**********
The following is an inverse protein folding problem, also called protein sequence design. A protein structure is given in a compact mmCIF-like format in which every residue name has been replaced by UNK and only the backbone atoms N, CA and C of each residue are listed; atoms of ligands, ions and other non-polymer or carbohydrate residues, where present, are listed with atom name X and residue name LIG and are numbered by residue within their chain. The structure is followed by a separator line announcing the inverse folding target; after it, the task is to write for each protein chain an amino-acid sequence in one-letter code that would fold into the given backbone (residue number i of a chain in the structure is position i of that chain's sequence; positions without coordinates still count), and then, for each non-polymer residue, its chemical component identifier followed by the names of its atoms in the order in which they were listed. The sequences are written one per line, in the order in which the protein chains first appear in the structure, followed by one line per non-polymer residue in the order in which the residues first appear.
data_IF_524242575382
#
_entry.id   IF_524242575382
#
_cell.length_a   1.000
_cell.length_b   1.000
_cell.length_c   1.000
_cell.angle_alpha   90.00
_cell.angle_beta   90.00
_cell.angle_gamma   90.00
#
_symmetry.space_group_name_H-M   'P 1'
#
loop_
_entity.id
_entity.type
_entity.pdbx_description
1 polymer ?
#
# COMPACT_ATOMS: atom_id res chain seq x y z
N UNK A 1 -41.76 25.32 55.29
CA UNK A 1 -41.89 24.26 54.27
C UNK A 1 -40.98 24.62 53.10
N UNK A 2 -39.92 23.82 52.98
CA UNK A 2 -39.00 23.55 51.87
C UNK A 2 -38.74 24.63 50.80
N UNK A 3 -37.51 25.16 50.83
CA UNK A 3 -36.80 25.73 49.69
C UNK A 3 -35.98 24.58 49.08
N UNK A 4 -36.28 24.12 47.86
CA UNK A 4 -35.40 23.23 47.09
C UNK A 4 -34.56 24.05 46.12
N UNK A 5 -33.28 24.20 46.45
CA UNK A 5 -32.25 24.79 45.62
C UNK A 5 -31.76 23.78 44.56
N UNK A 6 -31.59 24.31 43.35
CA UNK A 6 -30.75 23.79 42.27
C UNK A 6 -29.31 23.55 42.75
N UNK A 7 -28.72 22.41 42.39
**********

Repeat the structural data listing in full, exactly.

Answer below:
The following is an inverse protein folding problem, also called protein sequence design. A protein structure is given in a compact mmCIF-like format in which every residue name has been replaced by UNK and only the backbone atoms N, CA and C of each residue are listed; atoms of ligands, ions and other non-polymer or carbohydrate residues, where present, are listed with atom name X and residue name LIG and are numbered by residue within their chain. The structure is followed by a separator line announcing the inverse folding target; after it, the task is to write for each protein chain an amino-acid sequence in one-letter code that would fold into the given backbone (residue number i of a chain in the structure is position i of that chain's sequence; positions without coordinates still count), and then, for each non-polymer residue, its chemical component identifier followed by the names of its atoms in the order in which they were listed. The sequences are written one per line, in the order in which the protein chains first appear in the structure, followed by one line per non-polymer residue in the order in which the residues first appear.
data_IF_524242575382
#
_entry.id   IF_524242575382
#
_cell.length_a   1.000
_cell.length_b   1.000
_cell.length_c   1.000
_cell.angle_alpha   90.00
_cell.angle_beta   90.00
_cell.angle_gamma   90.00
#
_symmetry.space_group_name_H-M   'P 1'
#
loop_
_entity.id
_entity.type
_entity.pdbx_description
1 polymer ?
#
# COMPACT_ATOMS: atom_id res chain seq x y z
N UNK A 1 -41.76 25.32 55.29
CA UNK A 1 -41.89 24.26 54.27
C UNK A 1 -40.98 24.62 53.10
N UNK A 2 -39.92 23.82 52.98
CA UNK A 2 -39.00 23.55 51.87
C UNK A 2 -38.74 24.63 50.80
N UNK A 3 -37.51 25.16 50.83
CA UNK A 3 -36.80 25.73 49.69
C UNK A 3 -35.98 24.58 49.08
N UNK A 4 -36.28 24.12 47.86
CA UNK A 4 -35.40 23.23 47.09
C UNK A 4 -34.56 24.05 46.12
N UNK A 5 -33.28 24.20 46.45
CA UNK A 5 -32.25 24.79 45.62
C UNK A 5 -31.76 23.78 44.56
N UNK A 6 -31.59 24.31 43.35
CA UNK A 6 -30.75 23.79 42.27
C UNK A 6 -29.31 23.55 42.75
N UNK A 7 -28.72 22.41 42.39